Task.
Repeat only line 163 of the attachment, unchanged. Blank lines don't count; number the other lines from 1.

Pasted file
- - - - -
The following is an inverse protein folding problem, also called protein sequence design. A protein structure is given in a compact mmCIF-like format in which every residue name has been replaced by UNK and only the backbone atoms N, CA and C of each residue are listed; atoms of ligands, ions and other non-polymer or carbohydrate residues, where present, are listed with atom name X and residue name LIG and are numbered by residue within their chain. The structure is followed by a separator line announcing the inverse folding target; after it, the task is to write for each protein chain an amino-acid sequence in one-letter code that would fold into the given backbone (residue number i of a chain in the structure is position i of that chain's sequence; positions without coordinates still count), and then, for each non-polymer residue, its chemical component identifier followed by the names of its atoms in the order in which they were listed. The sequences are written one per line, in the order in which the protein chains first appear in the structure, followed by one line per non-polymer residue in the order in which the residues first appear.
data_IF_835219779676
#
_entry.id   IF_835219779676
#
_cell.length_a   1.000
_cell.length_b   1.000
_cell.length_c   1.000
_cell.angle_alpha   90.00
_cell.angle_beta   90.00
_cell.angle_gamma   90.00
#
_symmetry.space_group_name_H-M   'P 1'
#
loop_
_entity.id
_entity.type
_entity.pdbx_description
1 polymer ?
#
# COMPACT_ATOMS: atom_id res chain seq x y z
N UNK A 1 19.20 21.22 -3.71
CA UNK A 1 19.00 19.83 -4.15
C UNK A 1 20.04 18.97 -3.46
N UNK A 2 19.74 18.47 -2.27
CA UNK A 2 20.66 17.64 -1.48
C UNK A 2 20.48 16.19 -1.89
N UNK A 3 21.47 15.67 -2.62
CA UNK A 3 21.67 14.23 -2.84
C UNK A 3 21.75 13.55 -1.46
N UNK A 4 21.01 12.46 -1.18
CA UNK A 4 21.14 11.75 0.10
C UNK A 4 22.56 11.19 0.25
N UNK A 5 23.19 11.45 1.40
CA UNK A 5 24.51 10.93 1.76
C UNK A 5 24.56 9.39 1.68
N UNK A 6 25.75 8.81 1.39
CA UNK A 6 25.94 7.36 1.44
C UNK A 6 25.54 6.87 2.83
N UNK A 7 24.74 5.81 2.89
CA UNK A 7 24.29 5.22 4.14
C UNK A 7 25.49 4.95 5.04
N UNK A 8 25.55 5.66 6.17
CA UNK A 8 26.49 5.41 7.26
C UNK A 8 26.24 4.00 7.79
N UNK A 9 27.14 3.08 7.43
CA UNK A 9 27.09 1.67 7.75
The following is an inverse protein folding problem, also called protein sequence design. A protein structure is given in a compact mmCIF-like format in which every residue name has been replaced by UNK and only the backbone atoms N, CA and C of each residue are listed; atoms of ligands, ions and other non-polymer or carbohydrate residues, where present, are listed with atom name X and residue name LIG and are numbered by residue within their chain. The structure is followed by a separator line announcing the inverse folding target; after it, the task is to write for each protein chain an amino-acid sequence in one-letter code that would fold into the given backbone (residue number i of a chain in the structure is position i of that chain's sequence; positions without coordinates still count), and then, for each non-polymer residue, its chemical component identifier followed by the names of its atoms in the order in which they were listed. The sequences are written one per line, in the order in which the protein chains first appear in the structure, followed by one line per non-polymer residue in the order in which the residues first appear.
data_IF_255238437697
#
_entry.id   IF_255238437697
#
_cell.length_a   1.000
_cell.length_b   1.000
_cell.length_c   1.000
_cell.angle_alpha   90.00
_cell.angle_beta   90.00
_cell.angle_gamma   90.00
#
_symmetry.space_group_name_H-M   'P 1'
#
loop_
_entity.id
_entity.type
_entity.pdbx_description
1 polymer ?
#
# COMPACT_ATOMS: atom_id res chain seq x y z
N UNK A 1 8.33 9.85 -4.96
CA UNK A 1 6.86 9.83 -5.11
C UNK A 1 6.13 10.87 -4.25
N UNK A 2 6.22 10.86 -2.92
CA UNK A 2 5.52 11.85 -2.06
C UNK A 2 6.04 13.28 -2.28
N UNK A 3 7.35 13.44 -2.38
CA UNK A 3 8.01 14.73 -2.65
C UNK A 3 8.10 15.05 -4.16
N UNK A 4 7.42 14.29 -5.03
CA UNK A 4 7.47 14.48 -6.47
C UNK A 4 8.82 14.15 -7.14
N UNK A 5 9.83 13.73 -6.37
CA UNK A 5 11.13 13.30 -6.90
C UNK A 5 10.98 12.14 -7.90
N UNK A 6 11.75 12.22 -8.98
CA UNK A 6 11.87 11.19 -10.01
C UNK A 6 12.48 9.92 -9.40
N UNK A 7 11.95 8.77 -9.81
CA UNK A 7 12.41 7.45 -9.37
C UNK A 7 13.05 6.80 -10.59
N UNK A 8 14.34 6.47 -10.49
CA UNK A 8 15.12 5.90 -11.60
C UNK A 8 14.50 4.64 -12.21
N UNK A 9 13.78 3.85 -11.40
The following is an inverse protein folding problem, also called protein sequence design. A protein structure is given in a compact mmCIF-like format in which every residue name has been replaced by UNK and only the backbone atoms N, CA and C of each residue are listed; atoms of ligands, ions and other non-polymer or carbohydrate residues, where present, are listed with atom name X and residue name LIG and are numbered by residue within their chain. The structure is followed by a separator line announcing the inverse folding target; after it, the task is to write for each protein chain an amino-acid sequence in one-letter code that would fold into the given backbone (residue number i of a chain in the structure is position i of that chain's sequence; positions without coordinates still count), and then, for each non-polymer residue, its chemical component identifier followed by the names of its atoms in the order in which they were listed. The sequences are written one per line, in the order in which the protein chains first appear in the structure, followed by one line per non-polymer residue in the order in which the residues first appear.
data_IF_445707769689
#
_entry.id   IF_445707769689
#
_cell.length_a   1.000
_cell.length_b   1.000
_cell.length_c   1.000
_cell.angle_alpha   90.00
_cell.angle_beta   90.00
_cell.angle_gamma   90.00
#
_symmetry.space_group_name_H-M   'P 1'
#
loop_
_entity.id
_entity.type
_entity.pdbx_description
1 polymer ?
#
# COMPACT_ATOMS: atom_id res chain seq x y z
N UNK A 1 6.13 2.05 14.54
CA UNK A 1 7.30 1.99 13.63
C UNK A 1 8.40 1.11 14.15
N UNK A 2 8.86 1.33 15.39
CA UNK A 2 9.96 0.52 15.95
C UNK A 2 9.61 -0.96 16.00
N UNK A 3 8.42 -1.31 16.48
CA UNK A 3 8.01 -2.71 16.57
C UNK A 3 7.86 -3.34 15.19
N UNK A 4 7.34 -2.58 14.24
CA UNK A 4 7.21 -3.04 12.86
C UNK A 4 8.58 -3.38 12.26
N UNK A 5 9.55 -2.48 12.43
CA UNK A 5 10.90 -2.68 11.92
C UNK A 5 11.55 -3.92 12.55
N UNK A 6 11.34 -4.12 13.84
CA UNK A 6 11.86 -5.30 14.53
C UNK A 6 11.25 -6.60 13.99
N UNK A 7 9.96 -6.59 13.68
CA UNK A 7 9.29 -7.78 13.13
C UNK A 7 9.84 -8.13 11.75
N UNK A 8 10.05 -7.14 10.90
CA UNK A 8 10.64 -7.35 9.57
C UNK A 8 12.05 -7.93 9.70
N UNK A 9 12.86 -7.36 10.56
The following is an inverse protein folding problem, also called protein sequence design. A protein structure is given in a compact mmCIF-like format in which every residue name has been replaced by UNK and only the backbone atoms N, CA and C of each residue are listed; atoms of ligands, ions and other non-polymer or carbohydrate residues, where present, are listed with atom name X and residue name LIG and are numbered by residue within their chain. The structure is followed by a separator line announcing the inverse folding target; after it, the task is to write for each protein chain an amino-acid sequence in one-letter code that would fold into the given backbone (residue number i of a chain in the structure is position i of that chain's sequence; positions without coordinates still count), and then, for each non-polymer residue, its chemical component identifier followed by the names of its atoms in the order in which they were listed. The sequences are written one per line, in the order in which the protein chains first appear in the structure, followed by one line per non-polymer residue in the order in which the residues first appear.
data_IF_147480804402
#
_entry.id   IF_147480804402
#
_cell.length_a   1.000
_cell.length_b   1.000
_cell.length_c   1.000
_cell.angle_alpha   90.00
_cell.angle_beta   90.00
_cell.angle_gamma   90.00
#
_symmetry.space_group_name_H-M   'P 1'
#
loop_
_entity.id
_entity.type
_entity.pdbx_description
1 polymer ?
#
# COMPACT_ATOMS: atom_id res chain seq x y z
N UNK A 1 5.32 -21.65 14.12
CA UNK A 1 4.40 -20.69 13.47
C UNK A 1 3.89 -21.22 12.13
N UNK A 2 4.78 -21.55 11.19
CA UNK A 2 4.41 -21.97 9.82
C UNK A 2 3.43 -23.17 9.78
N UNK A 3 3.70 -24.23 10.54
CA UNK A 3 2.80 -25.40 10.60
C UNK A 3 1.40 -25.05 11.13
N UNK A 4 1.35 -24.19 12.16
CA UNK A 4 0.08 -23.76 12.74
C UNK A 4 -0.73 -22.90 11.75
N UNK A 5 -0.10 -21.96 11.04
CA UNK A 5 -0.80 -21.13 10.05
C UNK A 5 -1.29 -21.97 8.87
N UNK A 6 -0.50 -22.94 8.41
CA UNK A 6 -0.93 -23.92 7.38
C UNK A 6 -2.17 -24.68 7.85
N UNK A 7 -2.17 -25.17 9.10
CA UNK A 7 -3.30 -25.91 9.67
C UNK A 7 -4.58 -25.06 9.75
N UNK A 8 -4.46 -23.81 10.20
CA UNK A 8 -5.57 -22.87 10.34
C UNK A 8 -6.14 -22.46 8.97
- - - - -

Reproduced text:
C UNK A 1 3.89 -21.22 12.13